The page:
Health care has emerged as one of the top issues of the 2020 presidential elections with several minutes of the Democratic presidential debates dedicated to questions on the topic.
The conversation among the candidates usually focuses on access to health insurance, specifically, on the concept of Medicare for All. However, during a Wednesday public forum, titled “The Future of Health Care,” legislators, educators and leaders in the industry will engage in other aspects of the conversation, such as the costs of care, legislation and innovation.
Lisa Kirsch, senior policy director at Dell Medical School and formerly the Medicaid/CHIP director for Texas Health and Human Services Commission, will be among the panelists for the discussion titled “Getting a Handle on Costs.”
“(In) the Texas legislature, and really nationally, there’s a continued interest in how do we get a handle on growing health care costs,” Kirsch said, noting that costs continue to be on the rise. “And so there’s that question of what can we do to try to get a handle on this and I think there will probably be really good discussion on our panel.”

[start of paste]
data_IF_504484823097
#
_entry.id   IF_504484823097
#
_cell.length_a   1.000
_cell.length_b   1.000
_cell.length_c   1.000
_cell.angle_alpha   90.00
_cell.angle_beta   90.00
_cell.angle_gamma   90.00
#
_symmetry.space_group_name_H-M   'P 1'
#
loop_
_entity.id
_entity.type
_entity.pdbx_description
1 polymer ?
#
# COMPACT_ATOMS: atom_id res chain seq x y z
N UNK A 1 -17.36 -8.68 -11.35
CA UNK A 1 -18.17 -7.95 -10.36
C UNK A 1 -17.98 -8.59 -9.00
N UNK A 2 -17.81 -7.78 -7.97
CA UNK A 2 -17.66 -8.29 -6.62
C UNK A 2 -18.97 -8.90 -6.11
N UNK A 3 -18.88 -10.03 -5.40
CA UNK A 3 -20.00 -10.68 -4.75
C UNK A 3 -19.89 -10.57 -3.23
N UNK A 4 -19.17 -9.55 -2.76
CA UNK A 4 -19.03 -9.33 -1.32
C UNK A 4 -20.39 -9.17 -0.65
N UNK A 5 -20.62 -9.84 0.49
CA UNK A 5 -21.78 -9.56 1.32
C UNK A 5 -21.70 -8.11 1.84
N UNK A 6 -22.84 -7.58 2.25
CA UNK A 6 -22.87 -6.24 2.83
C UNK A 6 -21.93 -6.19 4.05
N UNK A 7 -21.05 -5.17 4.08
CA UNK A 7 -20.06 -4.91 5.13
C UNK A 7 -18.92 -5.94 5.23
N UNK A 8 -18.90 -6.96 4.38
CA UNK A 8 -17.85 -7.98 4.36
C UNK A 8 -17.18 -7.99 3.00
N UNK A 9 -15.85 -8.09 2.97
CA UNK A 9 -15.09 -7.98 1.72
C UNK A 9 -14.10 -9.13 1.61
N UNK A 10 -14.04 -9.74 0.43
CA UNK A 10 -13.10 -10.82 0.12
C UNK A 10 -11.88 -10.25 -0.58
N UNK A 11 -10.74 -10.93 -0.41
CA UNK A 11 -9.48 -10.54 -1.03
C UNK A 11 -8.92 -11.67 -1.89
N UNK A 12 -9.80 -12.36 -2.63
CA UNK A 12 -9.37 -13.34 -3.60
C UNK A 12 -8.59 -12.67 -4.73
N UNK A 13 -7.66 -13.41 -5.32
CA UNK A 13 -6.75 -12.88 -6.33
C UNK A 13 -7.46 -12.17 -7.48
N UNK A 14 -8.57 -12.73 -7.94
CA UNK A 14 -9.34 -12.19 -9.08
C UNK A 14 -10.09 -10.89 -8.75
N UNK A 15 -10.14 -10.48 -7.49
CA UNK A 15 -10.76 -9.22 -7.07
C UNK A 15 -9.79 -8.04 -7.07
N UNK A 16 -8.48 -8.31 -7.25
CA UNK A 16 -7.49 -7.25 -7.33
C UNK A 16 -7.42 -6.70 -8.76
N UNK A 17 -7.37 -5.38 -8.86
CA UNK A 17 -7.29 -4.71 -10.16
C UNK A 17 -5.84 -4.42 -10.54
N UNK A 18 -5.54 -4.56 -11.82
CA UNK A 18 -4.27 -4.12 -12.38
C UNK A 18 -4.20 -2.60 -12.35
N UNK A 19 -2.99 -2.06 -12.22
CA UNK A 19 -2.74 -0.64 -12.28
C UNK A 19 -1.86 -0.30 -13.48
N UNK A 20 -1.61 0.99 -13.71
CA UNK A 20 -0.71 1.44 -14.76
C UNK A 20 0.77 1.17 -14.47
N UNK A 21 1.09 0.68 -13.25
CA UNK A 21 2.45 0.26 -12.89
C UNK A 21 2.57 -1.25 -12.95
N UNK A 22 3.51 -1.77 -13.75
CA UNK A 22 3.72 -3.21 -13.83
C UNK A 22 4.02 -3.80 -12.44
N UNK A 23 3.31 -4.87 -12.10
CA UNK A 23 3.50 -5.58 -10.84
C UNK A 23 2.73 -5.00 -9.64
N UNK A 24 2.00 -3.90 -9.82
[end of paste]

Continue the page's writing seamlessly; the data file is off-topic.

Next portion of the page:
Kirsch said the conversation might touch on price transparency — how to have consumers and also other payers better understand drug prices and hospital prices so that they can make informed decisions about purchasing.
But also, she said, it’s about how to get people good access to primary and preventive care, chronic care management and identifying the factors that make people unhealthy.
“So I think you’ll see discussion about things like housing insecurity, food insecurity, transportation,” Kirsch said. “If there are things that are preventing people from being healthy, there’s a lot of discussion now about what should be the role of the healthcare sector in that or partnering with community partners.”
Also on that panel will be David Balat, director of the Right on Healthcare initiative and the Texas Public Policy Foundation.
Balat said cost was “the most critical thing” they could talk about right now.
“That’s the key thing that Americans care about right now. Every poll demonstrates that people are concerned about the affordability of health care,” Balat said.